But there are several fundamental differences between LVMH and Michael Kors, and the American company would have to significantly change its approach in order to make its ambitions of forming a luxury conglomerate a success. For one, LVMH is built around the large and steady cash cow of Louis Vuitton, which helps to provide the kind of financial stability required to invest in the long-term development of more fledgling and fast-growing brands in its portfolio. While Michael Kors still expects to generate $4.25 billion in revenue for fiscal year 2018, its long-term health as a source of positive cash flow is far from certain.

Although both companies are publicly traded, LVMH is known for taking a long-term view on brand building, working hard to maintain the perception of exclusivity that surrounds its houses and thinking on a time horizon that can span generations. This stands in sharp contrast to the approach taken by Michael Kors, which has been much more focused on quarterly results and suffers from what some call “short-termism.”

When Michael Kors’ explosive combination of aspirational image and lower prices first took off, the company rode the wave all the way to the bank, widening distribution and driving blockbuster results quarter after quarter. But the company is now facing the backdraft of overexposure, following a turbulent boom-bust cycle typical of many of America’s largest fashion businesses. Now Michael Kors is looking for new drivers of growth as its brand continues to lose cachet and sales fall. At the end of May, the company reported a high single-digit drop in same-store sales for the last fiscal year, adding that it would shutter 100 to 125 retail stores over the next two years.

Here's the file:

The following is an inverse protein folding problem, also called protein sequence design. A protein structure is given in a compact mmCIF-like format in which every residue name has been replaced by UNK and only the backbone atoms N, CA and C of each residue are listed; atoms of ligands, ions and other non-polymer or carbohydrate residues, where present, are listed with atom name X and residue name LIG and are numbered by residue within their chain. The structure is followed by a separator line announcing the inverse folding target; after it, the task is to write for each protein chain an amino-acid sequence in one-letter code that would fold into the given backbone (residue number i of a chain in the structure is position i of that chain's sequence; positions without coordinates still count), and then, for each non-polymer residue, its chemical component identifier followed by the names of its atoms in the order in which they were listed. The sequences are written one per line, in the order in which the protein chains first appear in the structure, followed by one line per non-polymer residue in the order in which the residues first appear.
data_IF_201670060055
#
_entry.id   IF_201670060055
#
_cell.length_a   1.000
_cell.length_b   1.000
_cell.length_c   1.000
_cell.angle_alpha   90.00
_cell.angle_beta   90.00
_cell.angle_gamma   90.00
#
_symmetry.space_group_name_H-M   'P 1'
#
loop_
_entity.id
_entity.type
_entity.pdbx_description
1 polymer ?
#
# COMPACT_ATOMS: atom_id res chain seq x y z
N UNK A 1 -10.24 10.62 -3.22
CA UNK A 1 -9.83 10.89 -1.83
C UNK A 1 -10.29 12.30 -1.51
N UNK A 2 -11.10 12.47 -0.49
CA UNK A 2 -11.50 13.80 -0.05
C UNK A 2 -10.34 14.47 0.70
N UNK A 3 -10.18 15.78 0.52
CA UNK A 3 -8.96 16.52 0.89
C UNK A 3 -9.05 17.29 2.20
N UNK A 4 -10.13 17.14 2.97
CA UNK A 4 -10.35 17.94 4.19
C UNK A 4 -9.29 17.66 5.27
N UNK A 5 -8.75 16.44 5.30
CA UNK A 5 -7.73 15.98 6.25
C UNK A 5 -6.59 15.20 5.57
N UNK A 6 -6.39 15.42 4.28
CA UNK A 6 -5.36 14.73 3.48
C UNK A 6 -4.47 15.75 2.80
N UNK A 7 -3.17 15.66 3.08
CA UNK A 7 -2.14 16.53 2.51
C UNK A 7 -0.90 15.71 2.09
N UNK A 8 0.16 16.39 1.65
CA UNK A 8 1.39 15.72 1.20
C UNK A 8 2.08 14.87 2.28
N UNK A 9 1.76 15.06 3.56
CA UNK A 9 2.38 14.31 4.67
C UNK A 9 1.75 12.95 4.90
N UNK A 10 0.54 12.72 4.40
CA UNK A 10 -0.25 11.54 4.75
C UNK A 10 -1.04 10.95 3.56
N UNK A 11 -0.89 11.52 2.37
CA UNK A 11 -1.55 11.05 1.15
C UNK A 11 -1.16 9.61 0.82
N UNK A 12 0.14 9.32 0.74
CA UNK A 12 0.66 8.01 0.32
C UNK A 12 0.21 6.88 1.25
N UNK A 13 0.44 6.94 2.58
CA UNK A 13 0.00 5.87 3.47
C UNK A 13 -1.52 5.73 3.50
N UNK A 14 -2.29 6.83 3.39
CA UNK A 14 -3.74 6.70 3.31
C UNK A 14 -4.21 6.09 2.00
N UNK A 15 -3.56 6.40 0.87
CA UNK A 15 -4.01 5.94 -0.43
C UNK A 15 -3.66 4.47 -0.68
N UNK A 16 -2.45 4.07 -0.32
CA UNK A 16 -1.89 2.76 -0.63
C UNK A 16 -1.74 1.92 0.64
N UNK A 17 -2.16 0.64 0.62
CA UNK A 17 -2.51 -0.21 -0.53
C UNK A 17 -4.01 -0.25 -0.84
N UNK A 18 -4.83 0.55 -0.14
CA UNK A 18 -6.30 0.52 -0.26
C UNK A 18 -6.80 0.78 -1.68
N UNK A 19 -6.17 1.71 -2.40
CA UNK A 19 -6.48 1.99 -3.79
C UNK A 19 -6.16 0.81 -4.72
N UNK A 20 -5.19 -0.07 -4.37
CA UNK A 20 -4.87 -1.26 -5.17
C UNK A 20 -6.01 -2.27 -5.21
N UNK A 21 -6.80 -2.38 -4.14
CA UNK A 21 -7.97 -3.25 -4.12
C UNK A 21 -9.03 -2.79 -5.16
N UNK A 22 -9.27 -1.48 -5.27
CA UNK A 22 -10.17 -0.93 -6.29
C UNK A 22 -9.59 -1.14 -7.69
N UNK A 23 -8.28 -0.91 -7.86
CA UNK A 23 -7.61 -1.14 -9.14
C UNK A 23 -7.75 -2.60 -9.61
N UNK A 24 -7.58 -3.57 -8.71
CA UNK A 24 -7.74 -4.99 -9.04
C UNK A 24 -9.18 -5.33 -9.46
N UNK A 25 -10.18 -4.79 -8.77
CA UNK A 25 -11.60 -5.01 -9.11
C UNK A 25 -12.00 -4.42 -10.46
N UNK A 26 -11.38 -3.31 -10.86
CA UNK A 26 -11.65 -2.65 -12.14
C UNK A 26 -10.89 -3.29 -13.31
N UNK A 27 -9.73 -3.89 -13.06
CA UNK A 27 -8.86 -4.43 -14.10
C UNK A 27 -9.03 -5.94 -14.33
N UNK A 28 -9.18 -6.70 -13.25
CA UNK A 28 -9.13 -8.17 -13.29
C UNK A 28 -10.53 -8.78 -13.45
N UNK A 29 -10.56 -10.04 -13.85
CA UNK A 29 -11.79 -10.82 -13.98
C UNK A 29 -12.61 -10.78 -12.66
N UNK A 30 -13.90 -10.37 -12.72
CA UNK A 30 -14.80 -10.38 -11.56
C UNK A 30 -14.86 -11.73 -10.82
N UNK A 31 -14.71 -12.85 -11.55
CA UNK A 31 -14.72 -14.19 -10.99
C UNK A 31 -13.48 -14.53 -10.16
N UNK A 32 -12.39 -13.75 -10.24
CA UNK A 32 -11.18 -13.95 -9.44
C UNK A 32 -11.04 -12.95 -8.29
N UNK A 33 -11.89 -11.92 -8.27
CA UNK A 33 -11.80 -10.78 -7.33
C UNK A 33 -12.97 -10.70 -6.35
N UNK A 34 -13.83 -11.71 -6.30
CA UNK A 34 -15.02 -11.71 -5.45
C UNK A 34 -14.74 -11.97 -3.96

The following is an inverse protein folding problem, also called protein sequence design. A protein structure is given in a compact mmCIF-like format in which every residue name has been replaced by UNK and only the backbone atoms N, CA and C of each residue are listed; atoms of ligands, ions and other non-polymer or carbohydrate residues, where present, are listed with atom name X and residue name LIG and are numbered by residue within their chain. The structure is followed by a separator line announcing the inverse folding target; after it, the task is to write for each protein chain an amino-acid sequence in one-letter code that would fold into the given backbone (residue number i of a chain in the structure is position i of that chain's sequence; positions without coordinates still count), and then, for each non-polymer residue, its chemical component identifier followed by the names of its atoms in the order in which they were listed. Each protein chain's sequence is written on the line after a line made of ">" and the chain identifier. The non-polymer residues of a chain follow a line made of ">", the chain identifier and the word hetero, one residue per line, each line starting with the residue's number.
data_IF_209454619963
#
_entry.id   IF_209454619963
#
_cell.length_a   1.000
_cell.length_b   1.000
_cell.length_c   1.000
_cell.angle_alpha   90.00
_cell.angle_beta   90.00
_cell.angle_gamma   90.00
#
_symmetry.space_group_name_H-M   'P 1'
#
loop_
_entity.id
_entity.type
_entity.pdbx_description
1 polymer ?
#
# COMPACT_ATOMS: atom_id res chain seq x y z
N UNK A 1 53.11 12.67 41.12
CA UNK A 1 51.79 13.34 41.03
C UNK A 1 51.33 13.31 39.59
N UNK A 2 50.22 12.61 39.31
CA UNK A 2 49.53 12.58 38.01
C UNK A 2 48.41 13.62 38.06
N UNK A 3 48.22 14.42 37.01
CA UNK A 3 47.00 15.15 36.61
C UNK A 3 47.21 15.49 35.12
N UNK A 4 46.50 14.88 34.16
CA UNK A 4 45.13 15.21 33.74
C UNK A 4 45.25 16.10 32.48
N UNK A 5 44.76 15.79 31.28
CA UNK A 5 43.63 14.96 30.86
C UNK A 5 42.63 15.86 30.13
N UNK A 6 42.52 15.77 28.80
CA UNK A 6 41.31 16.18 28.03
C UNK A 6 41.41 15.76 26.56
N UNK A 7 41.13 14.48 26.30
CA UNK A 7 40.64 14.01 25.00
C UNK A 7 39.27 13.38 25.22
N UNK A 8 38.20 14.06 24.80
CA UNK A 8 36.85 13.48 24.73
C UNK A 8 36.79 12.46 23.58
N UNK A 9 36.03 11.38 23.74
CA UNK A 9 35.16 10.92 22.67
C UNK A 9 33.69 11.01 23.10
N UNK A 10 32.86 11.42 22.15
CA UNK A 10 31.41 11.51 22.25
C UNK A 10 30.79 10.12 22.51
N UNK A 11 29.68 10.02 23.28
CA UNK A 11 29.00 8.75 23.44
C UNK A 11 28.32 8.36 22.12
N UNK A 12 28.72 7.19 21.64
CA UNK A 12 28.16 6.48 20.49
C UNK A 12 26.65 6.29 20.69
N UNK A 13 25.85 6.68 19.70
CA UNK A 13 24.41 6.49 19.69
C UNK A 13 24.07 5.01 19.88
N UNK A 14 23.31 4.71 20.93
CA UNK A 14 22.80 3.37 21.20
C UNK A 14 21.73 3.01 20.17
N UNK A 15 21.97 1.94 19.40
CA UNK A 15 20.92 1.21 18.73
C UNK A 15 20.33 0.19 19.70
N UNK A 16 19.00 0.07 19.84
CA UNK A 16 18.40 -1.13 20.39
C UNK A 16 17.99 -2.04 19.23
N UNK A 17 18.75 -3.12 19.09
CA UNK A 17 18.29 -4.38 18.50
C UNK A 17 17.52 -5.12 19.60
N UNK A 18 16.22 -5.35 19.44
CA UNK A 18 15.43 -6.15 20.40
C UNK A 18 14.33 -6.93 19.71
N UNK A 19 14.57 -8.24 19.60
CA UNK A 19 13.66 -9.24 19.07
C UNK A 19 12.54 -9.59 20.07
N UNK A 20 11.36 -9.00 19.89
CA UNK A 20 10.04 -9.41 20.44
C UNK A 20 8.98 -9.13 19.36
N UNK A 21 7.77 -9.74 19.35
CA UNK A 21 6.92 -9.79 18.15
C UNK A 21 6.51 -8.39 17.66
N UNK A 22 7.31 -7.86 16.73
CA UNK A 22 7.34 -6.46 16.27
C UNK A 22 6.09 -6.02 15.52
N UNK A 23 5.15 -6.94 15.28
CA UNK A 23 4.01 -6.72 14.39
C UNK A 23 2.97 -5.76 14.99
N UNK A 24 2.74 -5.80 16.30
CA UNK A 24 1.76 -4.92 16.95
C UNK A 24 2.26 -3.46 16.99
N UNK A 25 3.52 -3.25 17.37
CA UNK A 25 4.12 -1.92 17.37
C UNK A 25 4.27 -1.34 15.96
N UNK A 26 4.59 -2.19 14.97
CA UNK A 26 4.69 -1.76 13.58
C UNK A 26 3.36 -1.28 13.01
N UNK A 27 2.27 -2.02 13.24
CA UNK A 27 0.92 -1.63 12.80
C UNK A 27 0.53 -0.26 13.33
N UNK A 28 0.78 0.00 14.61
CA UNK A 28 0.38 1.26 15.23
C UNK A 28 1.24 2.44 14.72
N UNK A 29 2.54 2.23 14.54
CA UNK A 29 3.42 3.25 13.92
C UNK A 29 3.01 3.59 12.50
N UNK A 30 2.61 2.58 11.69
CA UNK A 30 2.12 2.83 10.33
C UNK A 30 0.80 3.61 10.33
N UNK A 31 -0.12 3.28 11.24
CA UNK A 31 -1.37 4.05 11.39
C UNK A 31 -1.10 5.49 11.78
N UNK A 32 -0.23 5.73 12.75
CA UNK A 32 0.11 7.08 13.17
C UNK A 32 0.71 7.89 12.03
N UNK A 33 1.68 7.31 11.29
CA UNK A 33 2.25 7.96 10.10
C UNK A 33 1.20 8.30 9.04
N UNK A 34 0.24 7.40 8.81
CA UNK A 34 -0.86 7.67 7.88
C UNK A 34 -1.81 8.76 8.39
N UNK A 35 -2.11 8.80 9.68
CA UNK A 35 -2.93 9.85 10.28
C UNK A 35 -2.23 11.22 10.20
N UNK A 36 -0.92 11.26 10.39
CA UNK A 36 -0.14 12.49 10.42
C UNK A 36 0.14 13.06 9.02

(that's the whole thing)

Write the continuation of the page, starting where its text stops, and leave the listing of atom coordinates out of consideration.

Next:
In fact, some see the brand’s acquisition of Jimmy Choo not as a credible attempt to build a new luxury group, but as a fundamentally defensive move, aimed at recycling cash and store locations at a time when the core brand is shrinking.

Meanwhile, Coach Inc. is taking a more integrated approach to building a multi-brand group. Along with tapping synergies in marketing and real estate, the company is building a deeper management structure. In April, the company installed former Bergdorf Goodman president Joshua Schulman as president and chief executive of the Coach brand, reporting to Victor Luis, chief executive officer of Coach Inc.